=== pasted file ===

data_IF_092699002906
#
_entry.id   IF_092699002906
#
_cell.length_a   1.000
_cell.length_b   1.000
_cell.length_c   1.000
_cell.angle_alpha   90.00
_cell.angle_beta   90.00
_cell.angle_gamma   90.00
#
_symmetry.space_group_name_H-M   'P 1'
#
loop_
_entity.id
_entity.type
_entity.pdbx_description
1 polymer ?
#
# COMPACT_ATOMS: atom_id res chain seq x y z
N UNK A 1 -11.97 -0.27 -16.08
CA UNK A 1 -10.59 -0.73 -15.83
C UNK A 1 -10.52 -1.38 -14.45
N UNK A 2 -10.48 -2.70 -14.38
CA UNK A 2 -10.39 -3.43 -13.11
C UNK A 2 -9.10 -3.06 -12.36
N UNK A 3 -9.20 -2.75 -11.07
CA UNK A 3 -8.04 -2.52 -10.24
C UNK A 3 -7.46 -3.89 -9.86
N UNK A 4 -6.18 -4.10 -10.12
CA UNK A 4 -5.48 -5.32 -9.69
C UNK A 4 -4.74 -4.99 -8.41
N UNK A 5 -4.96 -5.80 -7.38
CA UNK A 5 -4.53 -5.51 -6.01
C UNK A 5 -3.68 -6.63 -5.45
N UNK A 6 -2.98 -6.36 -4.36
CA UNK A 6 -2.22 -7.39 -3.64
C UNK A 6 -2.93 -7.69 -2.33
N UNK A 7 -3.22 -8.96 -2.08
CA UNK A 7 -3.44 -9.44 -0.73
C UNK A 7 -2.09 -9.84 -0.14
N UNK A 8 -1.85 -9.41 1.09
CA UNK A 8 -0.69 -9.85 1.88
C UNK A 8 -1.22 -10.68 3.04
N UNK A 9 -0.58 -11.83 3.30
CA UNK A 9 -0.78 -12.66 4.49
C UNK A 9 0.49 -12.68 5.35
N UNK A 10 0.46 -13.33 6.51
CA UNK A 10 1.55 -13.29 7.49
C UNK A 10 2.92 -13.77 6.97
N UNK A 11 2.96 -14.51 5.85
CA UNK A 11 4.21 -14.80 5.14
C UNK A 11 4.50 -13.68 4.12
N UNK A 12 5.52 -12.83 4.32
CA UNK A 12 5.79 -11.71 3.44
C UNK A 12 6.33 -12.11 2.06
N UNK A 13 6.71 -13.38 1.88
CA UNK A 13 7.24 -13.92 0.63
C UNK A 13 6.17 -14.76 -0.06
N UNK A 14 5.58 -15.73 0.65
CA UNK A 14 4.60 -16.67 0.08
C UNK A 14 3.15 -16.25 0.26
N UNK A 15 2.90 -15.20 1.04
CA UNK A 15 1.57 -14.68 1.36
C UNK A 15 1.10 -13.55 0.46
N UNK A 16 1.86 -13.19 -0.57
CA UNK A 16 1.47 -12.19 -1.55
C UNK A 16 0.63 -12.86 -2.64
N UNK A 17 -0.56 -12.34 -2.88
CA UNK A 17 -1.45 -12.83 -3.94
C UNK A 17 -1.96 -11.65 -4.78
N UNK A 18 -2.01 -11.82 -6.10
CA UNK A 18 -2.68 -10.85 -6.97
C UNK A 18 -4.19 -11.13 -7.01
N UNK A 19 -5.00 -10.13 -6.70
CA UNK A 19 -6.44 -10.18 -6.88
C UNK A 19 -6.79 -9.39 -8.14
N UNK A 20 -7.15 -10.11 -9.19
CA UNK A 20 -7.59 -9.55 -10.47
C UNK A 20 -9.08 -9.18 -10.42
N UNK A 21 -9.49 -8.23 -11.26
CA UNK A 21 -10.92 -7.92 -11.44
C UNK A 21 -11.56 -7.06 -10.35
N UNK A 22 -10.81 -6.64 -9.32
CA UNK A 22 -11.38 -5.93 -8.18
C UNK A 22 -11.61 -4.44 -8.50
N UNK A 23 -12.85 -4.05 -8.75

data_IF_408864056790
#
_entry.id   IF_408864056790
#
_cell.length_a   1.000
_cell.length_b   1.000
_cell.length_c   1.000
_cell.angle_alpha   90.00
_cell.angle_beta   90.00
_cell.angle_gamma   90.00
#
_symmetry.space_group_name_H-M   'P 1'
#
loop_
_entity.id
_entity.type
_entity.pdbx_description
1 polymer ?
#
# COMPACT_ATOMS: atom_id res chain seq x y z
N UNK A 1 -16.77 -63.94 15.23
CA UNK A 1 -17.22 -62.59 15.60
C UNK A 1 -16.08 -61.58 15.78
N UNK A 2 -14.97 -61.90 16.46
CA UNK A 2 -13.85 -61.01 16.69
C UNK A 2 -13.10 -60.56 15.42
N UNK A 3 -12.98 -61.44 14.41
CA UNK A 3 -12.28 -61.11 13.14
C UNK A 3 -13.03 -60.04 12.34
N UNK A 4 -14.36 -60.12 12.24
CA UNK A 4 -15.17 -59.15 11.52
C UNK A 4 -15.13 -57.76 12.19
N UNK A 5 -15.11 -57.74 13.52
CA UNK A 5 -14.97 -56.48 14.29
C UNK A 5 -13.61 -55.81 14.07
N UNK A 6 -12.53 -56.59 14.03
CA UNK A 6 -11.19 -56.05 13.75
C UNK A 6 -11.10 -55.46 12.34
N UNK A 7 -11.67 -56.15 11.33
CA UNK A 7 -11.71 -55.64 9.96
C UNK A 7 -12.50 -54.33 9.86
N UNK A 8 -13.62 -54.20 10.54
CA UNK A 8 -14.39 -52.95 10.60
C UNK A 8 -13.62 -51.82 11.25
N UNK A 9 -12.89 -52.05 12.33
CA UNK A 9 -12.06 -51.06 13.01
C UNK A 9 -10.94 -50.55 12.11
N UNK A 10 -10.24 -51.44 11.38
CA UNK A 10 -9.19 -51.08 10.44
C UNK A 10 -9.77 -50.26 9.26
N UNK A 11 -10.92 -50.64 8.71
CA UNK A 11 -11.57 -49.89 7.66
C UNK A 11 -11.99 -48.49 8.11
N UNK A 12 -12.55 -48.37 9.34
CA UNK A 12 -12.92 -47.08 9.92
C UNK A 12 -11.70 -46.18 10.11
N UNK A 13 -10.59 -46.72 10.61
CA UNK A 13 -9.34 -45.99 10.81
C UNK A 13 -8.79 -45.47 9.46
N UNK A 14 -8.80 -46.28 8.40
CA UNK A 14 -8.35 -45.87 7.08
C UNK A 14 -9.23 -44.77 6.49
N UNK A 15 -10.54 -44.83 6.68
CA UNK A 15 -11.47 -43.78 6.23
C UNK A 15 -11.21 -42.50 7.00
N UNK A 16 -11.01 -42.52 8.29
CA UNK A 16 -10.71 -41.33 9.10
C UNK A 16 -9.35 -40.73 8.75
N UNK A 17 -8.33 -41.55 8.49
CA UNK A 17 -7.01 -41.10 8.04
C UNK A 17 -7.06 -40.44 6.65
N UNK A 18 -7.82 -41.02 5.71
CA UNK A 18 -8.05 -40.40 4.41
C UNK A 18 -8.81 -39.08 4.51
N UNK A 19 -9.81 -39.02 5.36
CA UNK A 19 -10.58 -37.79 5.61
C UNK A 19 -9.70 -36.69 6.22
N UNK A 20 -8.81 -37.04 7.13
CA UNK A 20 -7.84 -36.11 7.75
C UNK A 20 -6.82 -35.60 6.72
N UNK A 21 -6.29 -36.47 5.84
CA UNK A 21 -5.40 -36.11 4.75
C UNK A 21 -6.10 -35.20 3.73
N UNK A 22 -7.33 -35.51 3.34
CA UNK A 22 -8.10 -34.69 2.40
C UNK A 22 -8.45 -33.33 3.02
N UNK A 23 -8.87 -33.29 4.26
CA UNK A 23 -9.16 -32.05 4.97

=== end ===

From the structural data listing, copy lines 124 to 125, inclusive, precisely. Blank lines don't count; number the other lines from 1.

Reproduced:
CA UNK A 6 -11.19 -56.05 13.75
C UNK A 6 -11.10 -55.46 12.34